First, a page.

Prolapse Particulars, Part I

A few more words about Pelvic Organ Prolapse, from Riva Preil.

June is Pelvic Organ Prolapse Awareness Month. Pelvic organ prolapse (POP), descent of any of the pelvic floor organs, is one of the most common indications for gynecological surgery.  Usually, the organs in the pelvic floor (bladder, uterus, and rectum) are held in their proper position by a series of ligaments.  In addition, the pelvic floor muscles serve as a “backup support” the ligaments and support the organs from below.  As women age, the ligaments and muscles have a harder time holding the organs in their upright proper position against gravity, and each previous pregnancy and delivery further contributes to increased likelihood of developing weakened structures over time. In fact, the physical weight of the developing fetus along with the physical trauma of labor and delivery add further stress to the pelvic floor muscles and ligaments, and some of these damaged structures may never fully return to their previous strength and level of structural support.  In addition, certain birthing related complications (ex. prolonged labor, large birthweight of the baby, and vaginal delivery which requires forceps extraction) increases a woman’s risk of developing prolapse. It is unclear whether or not an episiotomy affects POP development.  In women above age 50, it is reported as the most common reason for hysterectomy (removal of the uterus).  It is estimated that in the United States, almost double the amount of surgeries are performed to treat prolapse compared to treating urinary incontinence.  The reason for this is that it is often not diagnosed until later stages of the dysfunction at which point conservative, non-surgical interventions would not suffice in treating the POP.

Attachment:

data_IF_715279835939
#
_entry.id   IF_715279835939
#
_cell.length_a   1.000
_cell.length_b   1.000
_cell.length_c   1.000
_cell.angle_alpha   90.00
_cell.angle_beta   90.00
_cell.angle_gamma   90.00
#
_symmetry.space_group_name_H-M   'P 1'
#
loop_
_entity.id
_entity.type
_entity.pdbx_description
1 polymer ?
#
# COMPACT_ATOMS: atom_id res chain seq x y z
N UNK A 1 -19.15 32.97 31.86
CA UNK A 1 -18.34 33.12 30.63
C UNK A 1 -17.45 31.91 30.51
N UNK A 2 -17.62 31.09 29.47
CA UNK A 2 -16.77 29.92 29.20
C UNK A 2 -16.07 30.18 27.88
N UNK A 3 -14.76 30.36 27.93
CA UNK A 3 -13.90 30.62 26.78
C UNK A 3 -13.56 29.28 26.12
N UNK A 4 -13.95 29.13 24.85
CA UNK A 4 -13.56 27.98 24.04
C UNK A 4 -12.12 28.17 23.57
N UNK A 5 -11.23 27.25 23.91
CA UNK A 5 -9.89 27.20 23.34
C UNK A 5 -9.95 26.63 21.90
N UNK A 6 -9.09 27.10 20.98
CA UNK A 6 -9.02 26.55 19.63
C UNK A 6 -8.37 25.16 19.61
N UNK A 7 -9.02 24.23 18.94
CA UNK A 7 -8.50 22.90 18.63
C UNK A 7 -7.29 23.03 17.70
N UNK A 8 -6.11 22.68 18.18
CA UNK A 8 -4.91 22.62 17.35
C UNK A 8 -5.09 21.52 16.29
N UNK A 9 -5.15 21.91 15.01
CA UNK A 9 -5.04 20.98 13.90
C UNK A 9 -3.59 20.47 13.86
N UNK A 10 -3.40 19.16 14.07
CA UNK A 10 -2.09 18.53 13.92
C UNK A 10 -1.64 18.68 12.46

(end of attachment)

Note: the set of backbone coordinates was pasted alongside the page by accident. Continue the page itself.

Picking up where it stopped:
Naturally occurring age-related changes, mainly due to decreased estrogen levels in the bloodstream, increase the likelihood of developing prolapse. Furthermore, women who are overweight are more likely to develop POP due to increased abdominal and pelvic floor pressure.  Furthermore, chronic coughing (due to bronchitis, asthma, or smoking) as well as chronic constipation and straining predispose an individual to developing POP due to prolonged history of added stress and pressure to the pelvic floor structures. Furthermore, women who have worked for many years at a job that involves heavy lifting (ex. flight attendants) are at greater risk of developing POP for the same reason. The pelvic floor structures contain collagen, a connective tissue that provides support and elasticity. Therefore, any systemic disease such as Marfans or Ehlers-Danlos, which are associated with impaired collagen production, predisposes an individual to developing POP.  Research has shown that prolapse is most prevalent amongst white and Hispanic women.

To be continued…

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